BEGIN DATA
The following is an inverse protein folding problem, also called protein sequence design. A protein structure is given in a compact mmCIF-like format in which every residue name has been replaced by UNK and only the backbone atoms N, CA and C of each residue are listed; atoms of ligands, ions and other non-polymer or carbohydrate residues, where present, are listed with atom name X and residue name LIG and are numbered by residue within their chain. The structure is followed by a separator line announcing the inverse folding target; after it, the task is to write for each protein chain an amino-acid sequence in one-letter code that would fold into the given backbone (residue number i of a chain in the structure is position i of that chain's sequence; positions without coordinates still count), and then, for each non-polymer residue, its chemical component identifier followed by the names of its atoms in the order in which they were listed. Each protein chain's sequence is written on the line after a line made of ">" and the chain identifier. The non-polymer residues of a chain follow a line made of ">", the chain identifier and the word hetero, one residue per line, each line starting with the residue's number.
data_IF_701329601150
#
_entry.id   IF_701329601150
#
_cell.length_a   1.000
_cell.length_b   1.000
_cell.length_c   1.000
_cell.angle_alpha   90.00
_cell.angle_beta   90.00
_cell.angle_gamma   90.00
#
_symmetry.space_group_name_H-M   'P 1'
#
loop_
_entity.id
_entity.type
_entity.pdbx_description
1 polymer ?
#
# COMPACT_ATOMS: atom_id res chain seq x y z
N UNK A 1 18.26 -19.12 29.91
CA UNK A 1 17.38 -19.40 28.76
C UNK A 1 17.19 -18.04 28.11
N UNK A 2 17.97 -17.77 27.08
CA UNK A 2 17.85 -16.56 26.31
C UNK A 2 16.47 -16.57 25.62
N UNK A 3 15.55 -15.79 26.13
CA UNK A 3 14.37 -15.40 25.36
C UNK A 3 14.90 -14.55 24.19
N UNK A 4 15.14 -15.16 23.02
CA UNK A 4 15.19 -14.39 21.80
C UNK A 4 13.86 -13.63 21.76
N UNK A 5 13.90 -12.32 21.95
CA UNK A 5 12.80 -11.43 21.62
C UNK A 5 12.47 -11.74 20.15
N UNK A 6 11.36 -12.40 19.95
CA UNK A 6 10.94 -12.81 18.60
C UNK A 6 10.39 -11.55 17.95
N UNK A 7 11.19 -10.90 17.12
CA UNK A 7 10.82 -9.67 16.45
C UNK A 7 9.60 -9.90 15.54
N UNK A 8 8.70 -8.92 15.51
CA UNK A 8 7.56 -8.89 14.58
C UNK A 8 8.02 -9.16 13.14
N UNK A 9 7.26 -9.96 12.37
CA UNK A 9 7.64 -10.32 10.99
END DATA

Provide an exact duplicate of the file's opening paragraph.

The following is an inverse protein folding problem, also called protein sequence design. A protein structure is given in a compact mmCIF-like format in which every residue name has been replaced by UNK and only the backbone atoms N, CA and C of each residue are listed; atoms of ligands, ions and other non-polymer or carbohydrate residues, where present, are listed with atom name X and residue name LIG and are numbered by residue within their chain. The structure is followed by a separator line announcing the inverse folding target; after it, the task is to write for each protein chain an amino-acid sequence in one-letter code that would fold into the given backbone (residue number i of a chain in the structure is position i of that chain's sequence; positions without coordinates still count), and then, for each non-polymer residue, its chemical component identifier followed by the names of its atoms in the order in which they were listed. Each protein chain's sequence is written on the line after a line made of ">" and the chain identifier. The non-polymer residues of a chain follow a line made of ">", the chain identifier and the word hetero, one residue per line, each line starting with the residue's number.